The engine of war in Arthur’s England is kept operational by knights, the legendary soldiers of the Middle Ages. The knights are the might half of the might-versus-right conundrum that Arthur is trying to solve, and they serve as protectors of Camelot’s moral codes. Nonetheless, because knights rely on muscle instead of morals, the novel examines them in much the same way it examines war. White often depicts knights as oafish clowns, in contrast to their portrayal as heroes and romantic figures in earlier interpretations of the King Arthur legend.
White also illustrates the tension between the brutal violence of knightly behavior and the elaborate codes of morality and courtesy that knights must follow to maintain their honor. This hidden tension between violence and chivalry is best embodied in the figure of Lancelot. He seems to be an almost unrealistic character, as he encounters so much death and violence without ever losing his commitment to honor. However, we know that emotionally, Lancelot is more insecure and uncertain about his honor than any other knight. White’s more humanized portrayal of knights undermines our ideas about the mythical warriors and warns us against idealizing them. These men cannot live up to the expectations of being both strong knights and pious men, and as a result, Camelot and the order of knighthood break down.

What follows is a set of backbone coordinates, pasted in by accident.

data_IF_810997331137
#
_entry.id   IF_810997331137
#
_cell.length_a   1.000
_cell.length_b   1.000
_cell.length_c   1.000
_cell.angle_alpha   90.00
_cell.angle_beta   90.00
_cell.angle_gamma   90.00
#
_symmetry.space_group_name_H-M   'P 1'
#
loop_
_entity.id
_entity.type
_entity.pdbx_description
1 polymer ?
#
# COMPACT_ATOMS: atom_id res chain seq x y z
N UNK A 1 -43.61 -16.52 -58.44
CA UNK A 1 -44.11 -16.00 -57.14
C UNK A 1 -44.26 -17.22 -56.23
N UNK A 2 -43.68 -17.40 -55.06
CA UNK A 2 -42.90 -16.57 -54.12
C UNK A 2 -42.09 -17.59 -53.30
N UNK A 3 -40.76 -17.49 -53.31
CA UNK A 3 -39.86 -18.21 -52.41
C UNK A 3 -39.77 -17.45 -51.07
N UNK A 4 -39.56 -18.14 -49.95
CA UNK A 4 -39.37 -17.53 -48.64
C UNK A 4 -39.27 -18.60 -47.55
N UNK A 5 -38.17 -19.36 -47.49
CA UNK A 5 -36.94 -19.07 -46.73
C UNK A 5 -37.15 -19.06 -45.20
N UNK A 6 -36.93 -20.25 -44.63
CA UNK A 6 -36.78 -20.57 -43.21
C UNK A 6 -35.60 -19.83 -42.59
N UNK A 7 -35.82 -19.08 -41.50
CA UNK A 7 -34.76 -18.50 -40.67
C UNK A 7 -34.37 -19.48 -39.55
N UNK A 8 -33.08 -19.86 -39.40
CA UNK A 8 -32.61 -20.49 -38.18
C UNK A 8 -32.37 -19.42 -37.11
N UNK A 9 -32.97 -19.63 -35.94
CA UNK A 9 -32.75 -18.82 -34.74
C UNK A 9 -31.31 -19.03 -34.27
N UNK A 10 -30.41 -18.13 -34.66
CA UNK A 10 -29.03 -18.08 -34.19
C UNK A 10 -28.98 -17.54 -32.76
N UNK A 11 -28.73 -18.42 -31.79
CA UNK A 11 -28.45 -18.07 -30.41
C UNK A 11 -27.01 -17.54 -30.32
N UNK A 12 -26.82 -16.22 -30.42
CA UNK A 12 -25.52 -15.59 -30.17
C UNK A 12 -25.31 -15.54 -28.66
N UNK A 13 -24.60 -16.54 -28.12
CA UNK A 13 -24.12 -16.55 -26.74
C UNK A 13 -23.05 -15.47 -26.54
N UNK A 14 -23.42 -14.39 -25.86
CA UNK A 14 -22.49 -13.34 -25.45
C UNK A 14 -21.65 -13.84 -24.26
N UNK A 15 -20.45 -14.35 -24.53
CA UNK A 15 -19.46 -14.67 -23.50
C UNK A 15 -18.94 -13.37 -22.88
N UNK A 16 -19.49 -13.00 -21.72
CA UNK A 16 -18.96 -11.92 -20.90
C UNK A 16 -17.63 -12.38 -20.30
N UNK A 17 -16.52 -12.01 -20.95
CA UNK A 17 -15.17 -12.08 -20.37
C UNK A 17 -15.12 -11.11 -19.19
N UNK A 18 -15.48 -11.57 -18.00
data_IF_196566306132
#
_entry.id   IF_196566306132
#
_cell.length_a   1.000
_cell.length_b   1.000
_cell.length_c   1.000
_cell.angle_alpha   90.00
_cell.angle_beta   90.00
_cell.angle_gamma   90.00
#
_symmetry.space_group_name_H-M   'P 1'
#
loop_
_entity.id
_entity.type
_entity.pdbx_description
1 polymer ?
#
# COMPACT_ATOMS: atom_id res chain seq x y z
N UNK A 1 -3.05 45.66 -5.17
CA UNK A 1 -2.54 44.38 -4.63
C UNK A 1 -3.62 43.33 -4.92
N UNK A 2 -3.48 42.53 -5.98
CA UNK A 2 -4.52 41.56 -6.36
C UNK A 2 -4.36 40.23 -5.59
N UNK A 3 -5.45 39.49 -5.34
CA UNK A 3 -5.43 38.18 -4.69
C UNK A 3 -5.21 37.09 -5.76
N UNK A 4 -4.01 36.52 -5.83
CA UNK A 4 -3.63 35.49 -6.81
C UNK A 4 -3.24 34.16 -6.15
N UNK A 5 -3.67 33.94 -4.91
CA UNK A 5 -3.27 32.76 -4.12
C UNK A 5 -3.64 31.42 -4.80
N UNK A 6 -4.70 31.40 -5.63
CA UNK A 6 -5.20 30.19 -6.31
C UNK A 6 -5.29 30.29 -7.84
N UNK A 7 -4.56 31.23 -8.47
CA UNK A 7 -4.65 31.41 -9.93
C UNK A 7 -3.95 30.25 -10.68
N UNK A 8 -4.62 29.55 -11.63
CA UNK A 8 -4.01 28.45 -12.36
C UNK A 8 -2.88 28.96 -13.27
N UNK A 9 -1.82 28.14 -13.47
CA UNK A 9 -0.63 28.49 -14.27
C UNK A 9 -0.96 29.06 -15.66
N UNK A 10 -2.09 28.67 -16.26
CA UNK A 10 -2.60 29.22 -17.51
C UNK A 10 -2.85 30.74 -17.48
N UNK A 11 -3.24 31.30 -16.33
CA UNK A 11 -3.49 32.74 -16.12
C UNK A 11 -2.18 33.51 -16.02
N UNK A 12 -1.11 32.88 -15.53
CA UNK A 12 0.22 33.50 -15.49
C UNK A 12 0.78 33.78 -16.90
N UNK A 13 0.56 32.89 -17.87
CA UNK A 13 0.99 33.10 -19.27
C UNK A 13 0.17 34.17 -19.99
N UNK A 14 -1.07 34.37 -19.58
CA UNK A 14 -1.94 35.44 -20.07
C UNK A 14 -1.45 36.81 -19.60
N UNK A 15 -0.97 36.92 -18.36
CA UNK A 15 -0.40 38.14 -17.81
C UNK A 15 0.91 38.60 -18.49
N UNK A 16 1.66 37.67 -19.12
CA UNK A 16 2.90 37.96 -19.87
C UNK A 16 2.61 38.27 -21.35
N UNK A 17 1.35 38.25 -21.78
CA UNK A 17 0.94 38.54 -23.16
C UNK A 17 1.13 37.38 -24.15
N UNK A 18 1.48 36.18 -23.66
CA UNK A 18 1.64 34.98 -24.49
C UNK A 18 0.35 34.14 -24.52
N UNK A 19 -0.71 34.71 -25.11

Motifs are recurring structures, contrasts, and literary devices that can help to develop and inform the text’s major themes.
The Once and Future King relies heavily on a variety of myths and legends to tell its story. Most notably, the entire novel is a reworking of the Arthur myth. White continually acknowledges that he is modernizing old stories by referring specifically to his sources. For example, the novel contains many asides about Sir Thomas Malory, quoting passages and pieces of dialogue from his fifteenth-century Le Morte d’Arthur. Malory even appears as a young page at the end of the novel. White flips the Arthurian legend around by constantly calling attention to the fact that his story has a precedent and by then exposing that precedent’s flaws. At times, it seems as if White is interested in debunking the validity of knighthood and also attacking the myths and legends that have romanticized knighthood for so long.
White expresses the conflict between the brutality and courtesy of knightood by making frequent reference to blood sports, such as hunting and hawking. Like knightly warfare, blood sports are motivated by aggression and involve a great deal of brutality. But, like the code of chivalry, blood sports also involve a great deal of tradition and ritual. The Wart’s studying, for example, of the “etiquette of hunting” shows that blood sports are governed by a code of etiquette as strict as the one imposed on the bloody business of jousting. Like warfare, therefore, the blood sports in the novel boast a civilized veneer that masks their violent underpinnings.